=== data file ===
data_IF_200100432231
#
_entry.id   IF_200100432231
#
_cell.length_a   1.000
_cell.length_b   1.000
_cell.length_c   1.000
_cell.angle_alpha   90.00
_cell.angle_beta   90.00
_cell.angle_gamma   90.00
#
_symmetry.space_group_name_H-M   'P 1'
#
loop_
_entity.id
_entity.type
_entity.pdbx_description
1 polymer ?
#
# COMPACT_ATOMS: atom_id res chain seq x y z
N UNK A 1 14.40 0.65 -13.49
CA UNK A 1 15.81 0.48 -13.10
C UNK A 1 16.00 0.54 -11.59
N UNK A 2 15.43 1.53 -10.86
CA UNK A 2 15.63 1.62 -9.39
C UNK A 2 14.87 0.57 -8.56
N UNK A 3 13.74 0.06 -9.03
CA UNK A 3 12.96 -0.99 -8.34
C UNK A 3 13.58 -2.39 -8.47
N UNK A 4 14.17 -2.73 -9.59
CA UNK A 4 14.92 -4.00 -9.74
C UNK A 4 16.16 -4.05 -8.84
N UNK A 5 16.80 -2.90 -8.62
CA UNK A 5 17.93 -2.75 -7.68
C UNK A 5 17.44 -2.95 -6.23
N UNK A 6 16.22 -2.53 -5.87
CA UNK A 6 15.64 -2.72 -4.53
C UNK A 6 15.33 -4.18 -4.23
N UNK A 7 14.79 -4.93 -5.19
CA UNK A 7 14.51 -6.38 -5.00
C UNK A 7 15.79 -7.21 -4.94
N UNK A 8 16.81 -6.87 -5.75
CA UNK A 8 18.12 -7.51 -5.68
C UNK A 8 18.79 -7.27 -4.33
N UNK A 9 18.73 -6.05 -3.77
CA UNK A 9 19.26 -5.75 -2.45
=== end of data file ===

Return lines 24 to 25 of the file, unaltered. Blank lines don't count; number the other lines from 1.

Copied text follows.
N UNK A 2 15.43 1.53 -10.86
CA UNK A 2 15.63 1.62 -9.39